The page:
Pro-Palestinian hackers have stolen the personal information of hundreds of thousands of Israeli students and started distributing it online, including names, phone numbers, email addresses and home addresses.
The cyberattack was announced in a post on their website by a group called DragonForce Malaysia. In a message posted on a forum on the website, the group called on hackers, human rights organizations and activists to fight against Israel, which it repeatedly referred to as “Israel.”
Student data was initially shared into Malaysian groups via the Telegram app.
The hackers linked the leak to Israel’s last 11 days of fighting with terrorist groups in the Gaza Strip.
Malaysian hackers behind the data breach appear to have gathered information from the website of AcadeMe, one of the largest recruiting networks in the country for job-seeking students and graduates. AcadeMe works with leading university institutes such as Ben Gurion University of the Negev, Tel Aviv University, Open University, Bar-Ilan University, Technion and the University of Haifa, as well as many colleges.
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Cybersecurity expert May Brooks-Kempler, who manages the Think Cyber Safe group on Facebook, is investigating the extent of the hack. Brooks-Kempler found details of about 280,000 students from 2014 to date have been leaked along with about 100,000 email addresses.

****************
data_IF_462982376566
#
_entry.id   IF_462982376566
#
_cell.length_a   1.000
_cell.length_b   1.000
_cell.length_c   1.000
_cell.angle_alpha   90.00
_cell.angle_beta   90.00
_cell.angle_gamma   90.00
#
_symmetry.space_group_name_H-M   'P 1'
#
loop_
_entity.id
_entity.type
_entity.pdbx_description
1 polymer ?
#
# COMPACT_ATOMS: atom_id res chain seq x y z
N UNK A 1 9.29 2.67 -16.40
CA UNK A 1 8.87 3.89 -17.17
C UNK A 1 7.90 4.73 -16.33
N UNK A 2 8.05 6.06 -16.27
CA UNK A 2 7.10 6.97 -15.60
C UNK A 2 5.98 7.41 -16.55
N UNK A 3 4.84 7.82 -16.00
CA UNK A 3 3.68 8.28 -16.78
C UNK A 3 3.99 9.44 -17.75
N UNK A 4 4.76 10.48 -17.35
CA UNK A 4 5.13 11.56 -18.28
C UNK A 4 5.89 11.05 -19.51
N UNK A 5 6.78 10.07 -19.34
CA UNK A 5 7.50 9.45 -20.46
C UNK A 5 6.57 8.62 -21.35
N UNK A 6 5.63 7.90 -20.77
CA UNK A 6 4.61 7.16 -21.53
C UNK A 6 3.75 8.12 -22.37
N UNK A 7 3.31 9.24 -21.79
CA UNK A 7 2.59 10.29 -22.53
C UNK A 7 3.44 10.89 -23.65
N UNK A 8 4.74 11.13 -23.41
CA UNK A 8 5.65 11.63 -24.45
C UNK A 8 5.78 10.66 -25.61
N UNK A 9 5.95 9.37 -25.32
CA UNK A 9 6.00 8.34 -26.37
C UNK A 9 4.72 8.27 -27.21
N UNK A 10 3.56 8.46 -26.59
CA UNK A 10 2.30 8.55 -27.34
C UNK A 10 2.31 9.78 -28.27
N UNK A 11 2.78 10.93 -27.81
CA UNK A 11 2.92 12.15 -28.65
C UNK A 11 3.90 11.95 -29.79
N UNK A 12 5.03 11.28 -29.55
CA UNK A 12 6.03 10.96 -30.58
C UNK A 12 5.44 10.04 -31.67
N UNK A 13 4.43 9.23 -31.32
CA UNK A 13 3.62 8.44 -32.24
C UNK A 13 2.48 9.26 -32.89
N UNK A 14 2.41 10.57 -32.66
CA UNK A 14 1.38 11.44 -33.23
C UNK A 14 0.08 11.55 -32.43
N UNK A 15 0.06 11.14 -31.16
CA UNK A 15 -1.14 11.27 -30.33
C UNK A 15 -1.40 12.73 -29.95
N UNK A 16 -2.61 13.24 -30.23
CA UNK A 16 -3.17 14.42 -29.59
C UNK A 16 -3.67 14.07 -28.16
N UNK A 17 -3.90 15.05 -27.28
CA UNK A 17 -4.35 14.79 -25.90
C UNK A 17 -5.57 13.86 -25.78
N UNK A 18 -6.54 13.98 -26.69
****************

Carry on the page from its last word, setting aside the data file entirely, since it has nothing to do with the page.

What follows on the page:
She warned that the details could be used for cyberattacks that focus on those who signed up for AcadeMe and advised users to change passwords and watch out for suspicious emails, text messages or phone calls.
Last December, a group of hackers called Black Shadow broke into the Shirbit insurance company, stole customer data and demanded a ransom, or they would publish the data on the Internet. The company refused to pay and the hackers later said they had sold the information on the dark web.